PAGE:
Executives of Fannie Mae and Freddie Mac took pains recently to reassure lenders they are forging ahead this year with programs to help them reach low-income borrowers, despite problems including rising delinquencies.

The entry of low-income households into the market gives lenders "a broader, more profitable way of doing business," said David Glenn, president of the Federal Home Loan Mortgage Corp., or Freddie Mac, at a recent Mortgage Bankers Association conference in New York for senior executives.

But this broader market carries risks. Loans to low-income borrowers who make small down payments are especially vulnerable to default, observers point out.

Fannie and Freddie have both begun accepting more of these riskier loans, said Jonathan Gray, mortgage company analyst at Sanford C. Bernstein & Co., New York. But he added that the agencies have moved to reduce risk by requiring that borrowers making small down payments carry additional mortgage insurance. Mortgage insurance reduces or entirely covers mortgageholders' losses from defaults.

Both Mr. Glenn and Franklin D. Raines, vice chairman of the Federal National Mortgage Association, or Fannie Mae, said their agencies recognize the difficulties of working with low-income borrowers.

Complex underwriting criteria, discrimination, and higher servicing costs can hamper lenders as well as borrowers, Mr. Raines said.

"But we are convinced these are not insurmountable issues," he said.

While Fannie Mae has an array of evaluation and underwriting systems it can employ when considering a loan, the company will not put technology and number crunching above its faith in lenders' own judgment, Mr. Raines emphasized.

"We won't go back and second guess loans you have already made and ask you to buy them back" if they are not in sync with a new way of assessing risks, he said.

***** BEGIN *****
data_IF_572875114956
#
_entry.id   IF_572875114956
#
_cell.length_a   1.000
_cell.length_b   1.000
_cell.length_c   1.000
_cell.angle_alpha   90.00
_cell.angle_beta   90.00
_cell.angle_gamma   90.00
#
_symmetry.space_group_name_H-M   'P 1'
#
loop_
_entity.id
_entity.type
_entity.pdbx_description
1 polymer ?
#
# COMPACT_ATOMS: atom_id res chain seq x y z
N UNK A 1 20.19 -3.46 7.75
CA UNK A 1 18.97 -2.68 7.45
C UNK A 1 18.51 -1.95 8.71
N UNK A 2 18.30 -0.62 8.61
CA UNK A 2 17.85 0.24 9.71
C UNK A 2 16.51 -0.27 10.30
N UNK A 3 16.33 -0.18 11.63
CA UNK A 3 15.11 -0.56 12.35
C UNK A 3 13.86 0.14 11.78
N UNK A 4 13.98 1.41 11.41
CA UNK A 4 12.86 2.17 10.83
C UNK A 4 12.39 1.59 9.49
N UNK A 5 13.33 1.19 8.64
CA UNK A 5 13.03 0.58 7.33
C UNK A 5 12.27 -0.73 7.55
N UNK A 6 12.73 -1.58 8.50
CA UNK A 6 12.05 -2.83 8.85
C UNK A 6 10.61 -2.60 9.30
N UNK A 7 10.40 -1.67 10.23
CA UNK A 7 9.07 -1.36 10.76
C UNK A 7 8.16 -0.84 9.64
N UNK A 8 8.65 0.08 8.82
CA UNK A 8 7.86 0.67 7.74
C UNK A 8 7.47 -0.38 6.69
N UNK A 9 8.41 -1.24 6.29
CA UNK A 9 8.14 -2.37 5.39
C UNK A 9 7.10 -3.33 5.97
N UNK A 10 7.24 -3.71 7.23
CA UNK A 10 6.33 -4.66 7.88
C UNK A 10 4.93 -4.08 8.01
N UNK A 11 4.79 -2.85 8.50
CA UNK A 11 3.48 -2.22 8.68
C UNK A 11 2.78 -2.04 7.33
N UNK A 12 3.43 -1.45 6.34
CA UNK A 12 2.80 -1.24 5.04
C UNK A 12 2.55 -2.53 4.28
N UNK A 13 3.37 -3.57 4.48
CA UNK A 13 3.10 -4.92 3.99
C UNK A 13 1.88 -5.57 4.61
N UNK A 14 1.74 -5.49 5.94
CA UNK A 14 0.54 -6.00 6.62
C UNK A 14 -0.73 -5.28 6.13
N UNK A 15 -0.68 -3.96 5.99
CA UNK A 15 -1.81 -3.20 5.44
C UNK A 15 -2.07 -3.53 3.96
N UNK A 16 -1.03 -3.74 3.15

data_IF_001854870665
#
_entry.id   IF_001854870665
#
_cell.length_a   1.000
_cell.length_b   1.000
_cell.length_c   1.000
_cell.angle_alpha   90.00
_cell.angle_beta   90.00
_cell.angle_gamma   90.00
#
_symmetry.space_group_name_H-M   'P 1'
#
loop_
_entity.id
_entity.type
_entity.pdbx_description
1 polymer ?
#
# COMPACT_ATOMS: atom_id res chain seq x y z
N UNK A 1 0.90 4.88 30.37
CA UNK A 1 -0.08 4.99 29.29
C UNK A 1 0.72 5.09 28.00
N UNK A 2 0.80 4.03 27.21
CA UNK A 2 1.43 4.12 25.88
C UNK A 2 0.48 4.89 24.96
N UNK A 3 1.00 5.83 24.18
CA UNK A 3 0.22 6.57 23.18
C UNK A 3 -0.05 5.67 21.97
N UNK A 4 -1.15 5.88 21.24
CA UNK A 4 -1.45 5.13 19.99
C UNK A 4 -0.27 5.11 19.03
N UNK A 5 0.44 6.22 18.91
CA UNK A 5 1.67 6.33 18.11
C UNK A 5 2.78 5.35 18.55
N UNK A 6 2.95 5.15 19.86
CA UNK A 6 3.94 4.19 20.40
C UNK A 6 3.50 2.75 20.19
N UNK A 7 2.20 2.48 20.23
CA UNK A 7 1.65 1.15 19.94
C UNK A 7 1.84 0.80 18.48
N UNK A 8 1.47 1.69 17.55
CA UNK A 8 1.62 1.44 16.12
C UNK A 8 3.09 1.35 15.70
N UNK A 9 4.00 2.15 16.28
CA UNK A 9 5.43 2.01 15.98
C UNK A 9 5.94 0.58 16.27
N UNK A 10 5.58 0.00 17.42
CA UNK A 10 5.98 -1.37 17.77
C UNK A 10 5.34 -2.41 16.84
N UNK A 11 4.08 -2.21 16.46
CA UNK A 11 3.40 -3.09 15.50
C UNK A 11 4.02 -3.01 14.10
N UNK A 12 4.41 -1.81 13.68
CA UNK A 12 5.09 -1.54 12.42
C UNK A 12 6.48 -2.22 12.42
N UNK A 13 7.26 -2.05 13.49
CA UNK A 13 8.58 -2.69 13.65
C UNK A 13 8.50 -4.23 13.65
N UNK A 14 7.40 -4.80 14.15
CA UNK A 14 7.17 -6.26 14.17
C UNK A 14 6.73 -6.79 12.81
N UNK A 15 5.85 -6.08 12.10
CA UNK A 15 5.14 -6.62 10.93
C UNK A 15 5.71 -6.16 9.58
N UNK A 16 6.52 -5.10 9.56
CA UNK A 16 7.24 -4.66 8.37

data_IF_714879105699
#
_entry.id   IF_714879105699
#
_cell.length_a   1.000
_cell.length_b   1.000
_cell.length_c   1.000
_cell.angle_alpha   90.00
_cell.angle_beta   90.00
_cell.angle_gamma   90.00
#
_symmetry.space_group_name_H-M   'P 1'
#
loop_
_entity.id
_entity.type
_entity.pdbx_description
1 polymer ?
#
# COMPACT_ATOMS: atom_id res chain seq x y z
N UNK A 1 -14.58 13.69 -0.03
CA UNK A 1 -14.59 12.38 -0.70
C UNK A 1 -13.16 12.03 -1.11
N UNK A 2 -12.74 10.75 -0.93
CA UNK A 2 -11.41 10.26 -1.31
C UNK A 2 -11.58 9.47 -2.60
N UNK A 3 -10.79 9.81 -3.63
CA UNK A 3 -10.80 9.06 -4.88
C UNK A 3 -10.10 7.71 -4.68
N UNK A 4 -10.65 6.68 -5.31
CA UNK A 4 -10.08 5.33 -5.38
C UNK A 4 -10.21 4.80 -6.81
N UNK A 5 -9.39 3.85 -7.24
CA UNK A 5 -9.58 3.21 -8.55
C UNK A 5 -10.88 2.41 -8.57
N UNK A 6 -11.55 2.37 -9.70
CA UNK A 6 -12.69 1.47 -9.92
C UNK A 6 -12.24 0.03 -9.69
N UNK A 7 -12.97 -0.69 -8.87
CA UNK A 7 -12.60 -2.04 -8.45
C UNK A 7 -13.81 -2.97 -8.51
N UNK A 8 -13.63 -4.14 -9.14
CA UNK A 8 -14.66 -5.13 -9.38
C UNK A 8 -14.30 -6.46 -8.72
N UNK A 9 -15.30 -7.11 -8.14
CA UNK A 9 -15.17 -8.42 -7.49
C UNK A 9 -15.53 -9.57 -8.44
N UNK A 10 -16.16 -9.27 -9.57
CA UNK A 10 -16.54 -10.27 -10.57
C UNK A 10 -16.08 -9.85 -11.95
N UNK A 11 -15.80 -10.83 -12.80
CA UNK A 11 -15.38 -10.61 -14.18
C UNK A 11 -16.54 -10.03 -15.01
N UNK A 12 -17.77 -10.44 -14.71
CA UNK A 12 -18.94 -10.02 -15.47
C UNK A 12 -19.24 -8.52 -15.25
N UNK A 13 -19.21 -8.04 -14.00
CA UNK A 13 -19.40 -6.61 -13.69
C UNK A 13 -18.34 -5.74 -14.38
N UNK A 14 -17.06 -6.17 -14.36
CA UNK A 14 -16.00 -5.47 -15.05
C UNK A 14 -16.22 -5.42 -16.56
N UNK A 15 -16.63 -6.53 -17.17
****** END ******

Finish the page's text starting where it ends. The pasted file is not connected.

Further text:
Mr. Raines was repeating assurances to lenders first given by James A. Johnson, Fannie Mae's chairman, at the MBA's annual convention last October when a controversy erupted over Freddie Mac's use of credit scoring.

Mr. Raines said credit scoring is a new tool that Fannie Mae is using to help qualify borrowers, but he said the system is meant to complement other evaluations that are routinely done.

"Credit scoring is a way to do more," he said, "not an excuse to do less."

Freddie Mac also remains ambitious in funding affordable housing; low- and moderate-income loans now account for more than one-third of loan purchases, Mr. Glenn said.

In fact, using more precise evaluation tools, the agency now regularly takes in mortgages from borrowers who might not have received approval a few years ago, Mr. Glenn said.

Freddie Mac is also forming ties with community development groups to improve its access to homebuyers, Mr. Glenn said.

The agency is also trying to improve lenders' access to the secondary market through products that can quickly supply approvals and commitments.

However, Mr. Glenn said, "We have to resist toying with the fundamentals of the system because the system works so well."

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